There are mitigating factors. EPF only began investing offshore only recently in the past 10 years or so. In the previous 50 years of its life, it basically grew so big it amassed huge stakes in many local listed corporations, not necessarily by choice, but because of limited alternatives. These stakes are so large that should they decide to liquidate it immediately, the wealth destruction will be basically a financial crisis in itself. This also means that the stakes have to be long term in nature, so they cannot profit take at their whims and fancy. By the same token, they are unable to cut losses as freely as other private funds. Tabung Haji's stakes highlighted above are essentially bound to the same problem. Every one of those stakes, if sold on the open market, would crash the stock immediately, and they would be in a worse position than they started off in. That is also why an NAV structure is equally deceptive for funds this large. Each sale of shares only indicates to the market that something is wrong, and each buy order is set lower than the last. Each transaction is then matched immediately because the stake for sale is so large that there is the market cannot absorb that amount of selling, hence causing a vicious selldown. Once the prices hit other funds' cut-loss levels, even more selling happens and the cycle goes on. Therefore NAV cannot be a good benchmark as the value is derived from mark-to-market, but the mark-to-market value is not the same as actual realizable value in the case of a fire sale. (Due to this reason, I cannot disagree with the declaration of dividends based on realised profits. If they measured on unrealised profits, the big fund boys would just buy and sell among themselves and manipulate the prices upwards.) If you look at the daily announcements on Bursa, you would see that EPF does a lot of buying and selling , but the volumes are not large. That's because the core stake has to be maintained, and any buying or selling is really small movements that would not significantly disrupt the market. This is also why a lot of outsourcing has to be done, because they are just too big to manage it on their own, and to maintain liquid assets since their own equity holdings are essentially illiquid. Of course, in the investment direction by these funds, there is a huge amount of political influence + national strategic interest involved. No comment on that bit, except that Khazanah would be an easier vehicle to manipulate. iMoney did a decent article on EPF. Basically they are taking comfort in the transparency of the fund in its disclosures. https://www.imoney.my/articles/facts-about-epf-investments-overseas. I would also take comfort in the fact that management wise, they managed to get fairly qualified CEOs and so far they have been less scandalous than the other funds.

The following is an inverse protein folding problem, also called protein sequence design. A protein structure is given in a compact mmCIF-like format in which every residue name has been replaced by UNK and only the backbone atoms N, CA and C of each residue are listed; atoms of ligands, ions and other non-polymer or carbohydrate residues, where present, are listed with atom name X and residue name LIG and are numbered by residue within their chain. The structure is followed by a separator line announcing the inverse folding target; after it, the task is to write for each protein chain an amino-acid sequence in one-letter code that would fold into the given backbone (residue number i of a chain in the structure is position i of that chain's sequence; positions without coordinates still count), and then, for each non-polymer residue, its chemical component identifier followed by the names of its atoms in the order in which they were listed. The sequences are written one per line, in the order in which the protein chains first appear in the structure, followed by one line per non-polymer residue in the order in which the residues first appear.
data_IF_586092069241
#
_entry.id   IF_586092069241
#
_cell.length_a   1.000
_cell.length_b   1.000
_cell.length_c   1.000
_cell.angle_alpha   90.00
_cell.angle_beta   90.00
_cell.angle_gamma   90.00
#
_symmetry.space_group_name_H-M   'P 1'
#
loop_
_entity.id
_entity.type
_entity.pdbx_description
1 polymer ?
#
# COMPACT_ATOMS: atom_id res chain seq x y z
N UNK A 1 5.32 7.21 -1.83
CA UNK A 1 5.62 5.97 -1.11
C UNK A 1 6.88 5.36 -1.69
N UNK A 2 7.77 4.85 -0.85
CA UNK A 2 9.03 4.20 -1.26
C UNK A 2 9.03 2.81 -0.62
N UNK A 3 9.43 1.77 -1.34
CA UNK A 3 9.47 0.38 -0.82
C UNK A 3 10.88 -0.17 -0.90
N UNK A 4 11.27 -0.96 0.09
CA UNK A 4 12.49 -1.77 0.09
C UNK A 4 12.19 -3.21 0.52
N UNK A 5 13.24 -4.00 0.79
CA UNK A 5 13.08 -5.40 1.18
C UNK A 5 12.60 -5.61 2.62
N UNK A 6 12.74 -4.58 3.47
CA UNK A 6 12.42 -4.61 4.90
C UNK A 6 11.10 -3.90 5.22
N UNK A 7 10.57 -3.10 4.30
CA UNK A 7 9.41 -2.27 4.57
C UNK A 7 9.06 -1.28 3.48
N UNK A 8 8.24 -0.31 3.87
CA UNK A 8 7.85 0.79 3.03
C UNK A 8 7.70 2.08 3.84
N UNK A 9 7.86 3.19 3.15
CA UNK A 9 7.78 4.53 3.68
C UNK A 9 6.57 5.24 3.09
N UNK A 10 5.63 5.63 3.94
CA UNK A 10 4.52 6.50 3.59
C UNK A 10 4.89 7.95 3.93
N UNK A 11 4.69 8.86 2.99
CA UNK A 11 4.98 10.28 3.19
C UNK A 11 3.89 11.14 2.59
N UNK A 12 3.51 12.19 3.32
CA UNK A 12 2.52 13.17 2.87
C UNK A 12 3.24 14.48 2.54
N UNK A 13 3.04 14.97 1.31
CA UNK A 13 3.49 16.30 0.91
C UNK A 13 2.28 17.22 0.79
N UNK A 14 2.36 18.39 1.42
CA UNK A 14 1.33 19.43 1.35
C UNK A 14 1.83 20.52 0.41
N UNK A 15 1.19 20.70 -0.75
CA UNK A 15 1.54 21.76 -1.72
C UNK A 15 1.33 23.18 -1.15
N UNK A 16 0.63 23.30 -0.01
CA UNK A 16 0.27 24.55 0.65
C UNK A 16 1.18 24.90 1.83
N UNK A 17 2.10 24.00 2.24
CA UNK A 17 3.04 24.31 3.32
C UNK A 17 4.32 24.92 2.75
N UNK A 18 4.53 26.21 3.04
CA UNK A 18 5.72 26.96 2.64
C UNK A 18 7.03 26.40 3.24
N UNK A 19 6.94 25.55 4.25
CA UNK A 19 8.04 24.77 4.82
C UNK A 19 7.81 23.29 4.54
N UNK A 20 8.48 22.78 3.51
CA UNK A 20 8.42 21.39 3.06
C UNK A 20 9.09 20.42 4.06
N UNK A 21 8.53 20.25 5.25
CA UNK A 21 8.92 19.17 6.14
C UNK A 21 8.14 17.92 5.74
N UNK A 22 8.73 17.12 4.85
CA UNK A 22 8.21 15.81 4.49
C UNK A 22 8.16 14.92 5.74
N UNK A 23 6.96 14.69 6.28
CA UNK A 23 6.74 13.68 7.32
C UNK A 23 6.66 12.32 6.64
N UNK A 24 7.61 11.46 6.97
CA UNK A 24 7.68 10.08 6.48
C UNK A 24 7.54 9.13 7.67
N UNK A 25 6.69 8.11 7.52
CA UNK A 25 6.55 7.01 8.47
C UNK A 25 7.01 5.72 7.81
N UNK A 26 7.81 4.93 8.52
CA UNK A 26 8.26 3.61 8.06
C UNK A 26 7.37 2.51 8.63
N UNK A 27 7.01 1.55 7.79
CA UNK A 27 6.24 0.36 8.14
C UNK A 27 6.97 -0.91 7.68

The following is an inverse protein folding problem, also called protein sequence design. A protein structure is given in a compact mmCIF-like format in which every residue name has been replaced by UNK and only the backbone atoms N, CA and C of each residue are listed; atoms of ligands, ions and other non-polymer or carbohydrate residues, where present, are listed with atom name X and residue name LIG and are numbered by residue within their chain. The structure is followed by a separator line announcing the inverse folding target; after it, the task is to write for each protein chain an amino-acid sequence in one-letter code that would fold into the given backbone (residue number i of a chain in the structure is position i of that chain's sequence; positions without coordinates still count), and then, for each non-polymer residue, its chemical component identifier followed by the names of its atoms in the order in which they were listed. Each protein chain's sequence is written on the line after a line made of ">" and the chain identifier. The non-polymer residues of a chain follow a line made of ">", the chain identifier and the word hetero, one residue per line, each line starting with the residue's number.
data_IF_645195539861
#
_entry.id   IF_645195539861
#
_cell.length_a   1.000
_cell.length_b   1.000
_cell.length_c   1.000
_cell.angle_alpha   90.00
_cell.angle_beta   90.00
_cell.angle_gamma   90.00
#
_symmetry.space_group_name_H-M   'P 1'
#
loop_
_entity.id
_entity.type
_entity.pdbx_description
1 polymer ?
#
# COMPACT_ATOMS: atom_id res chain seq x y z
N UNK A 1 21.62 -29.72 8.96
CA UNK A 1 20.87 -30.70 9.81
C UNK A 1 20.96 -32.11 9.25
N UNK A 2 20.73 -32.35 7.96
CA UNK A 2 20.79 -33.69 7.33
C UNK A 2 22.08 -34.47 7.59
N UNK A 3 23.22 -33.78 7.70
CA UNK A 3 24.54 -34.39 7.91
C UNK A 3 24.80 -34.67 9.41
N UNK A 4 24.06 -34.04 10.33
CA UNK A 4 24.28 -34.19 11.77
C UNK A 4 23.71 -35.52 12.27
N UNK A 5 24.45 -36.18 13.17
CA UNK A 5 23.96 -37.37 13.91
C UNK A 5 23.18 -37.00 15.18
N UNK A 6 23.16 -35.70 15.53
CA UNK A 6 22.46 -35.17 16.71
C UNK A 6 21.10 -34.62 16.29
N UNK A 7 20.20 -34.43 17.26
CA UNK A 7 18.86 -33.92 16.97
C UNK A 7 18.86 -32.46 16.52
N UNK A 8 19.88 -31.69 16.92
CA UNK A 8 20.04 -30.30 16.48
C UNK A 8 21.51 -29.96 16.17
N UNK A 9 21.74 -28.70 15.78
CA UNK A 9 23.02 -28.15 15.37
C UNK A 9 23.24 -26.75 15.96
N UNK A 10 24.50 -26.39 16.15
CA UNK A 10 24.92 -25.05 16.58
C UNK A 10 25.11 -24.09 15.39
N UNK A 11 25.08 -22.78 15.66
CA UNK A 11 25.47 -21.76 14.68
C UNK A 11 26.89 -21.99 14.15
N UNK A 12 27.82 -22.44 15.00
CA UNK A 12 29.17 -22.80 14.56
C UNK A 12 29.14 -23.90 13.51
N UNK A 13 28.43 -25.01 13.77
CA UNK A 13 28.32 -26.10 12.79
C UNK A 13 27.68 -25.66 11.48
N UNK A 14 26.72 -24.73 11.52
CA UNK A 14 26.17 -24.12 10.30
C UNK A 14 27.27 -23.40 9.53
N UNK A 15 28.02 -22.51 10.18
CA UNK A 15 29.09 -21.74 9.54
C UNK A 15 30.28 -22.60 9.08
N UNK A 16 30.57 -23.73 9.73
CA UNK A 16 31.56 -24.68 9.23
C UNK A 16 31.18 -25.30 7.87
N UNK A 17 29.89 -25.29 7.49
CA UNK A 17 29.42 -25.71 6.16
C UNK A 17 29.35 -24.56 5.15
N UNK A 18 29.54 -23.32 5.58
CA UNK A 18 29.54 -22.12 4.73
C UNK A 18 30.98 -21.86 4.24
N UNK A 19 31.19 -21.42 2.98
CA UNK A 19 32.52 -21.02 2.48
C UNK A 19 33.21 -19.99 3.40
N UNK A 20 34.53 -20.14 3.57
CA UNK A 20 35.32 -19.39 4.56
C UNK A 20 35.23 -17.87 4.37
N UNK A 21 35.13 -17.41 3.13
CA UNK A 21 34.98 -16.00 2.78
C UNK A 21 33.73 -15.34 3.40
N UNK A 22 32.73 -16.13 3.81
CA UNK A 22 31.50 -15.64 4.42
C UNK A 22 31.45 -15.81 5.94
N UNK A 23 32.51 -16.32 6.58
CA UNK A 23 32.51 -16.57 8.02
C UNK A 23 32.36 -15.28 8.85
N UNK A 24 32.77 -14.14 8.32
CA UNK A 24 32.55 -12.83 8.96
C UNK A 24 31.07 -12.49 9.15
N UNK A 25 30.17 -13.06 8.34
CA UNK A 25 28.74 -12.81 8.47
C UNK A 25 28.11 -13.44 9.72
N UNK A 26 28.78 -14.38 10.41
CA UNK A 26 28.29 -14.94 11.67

6. Cyborg